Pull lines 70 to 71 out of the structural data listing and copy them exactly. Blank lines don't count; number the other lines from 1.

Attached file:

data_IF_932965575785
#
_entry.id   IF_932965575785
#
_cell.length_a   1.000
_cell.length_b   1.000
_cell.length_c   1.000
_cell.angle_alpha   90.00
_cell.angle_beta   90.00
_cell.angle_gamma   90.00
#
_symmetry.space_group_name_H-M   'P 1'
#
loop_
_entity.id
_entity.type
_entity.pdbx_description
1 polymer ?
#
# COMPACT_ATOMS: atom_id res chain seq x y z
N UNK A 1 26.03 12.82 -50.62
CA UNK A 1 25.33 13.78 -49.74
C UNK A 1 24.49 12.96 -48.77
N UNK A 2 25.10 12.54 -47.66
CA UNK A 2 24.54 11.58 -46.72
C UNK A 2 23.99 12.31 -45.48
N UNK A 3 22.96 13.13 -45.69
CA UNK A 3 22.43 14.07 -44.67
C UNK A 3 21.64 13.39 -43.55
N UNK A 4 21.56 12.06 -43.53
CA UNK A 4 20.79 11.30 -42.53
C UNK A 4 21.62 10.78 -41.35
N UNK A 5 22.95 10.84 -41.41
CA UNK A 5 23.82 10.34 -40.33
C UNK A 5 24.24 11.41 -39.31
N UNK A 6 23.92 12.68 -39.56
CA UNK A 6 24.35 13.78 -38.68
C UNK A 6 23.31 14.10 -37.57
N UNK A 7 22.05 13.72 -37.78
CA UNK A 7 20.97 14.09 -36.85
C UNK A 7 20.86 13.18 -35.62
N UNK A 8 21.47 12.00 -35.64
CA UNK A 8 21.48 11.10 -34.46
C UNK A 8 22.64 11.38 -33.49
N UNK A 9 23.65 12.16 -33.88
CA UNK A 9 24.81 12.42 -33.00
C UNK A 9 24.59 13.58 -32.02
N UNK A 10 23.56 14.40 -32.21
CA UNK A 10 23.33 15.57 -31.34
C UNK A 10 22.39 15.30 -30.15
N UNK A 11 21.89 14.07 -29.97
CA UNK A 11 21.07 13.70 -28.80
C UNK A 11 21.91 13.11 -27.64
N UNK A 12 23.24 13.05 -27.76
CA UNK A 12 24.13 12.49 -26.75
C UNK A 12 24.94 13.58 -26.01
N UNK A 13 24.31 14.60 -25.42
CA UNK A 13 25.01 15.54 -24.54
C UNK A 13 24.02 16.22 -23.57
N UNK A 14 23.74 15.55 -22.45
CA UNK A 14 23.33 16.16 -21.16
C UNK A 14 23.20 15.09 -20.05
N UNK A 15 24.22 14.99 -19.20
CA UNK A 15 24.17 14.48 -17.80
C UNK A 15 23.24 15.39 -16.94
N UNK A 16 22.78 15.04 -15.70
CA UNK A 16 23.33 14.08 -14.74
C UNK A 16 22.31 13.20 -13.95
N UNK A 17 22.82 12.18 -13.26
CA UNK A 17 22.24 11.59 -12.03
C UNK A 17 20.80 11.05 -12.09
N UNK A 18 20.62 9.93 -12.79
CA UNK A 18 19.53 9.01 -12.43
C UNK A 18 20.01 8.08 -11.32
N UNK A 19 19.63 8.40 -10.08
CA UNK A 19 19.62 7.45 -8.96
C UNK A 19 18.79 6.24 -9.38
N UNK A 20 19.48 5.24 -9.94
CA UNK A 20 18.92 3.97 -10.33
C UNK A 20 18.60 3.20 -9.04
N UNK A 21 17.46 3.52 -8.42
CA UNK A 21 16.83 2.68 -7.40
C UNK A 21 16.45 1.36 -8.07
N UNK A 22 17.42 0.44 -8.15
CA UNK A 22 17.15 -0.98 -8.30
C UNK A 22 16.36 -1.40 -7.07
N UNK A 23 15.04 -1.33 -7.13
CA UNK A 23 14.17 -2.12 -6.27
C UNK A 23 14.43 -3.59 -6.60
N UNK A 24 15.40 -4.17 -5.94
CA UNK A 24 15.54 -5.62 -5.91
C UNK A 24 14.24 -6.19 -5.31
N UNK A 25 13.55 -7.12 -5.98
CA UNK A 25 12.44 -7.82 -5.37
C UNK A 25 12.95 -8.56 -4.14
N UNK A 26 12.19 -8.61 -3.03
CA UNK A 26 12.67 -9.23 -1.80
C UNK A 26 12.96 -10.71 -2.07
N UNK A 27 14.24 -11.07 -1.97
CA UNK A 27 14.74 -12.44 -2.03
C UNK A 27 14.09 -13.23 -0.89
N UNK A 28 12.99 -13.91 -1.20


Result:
CA UNK A 17 22.24 11.59 -12.03
C UNK A 17 20.80 11.05 -12.09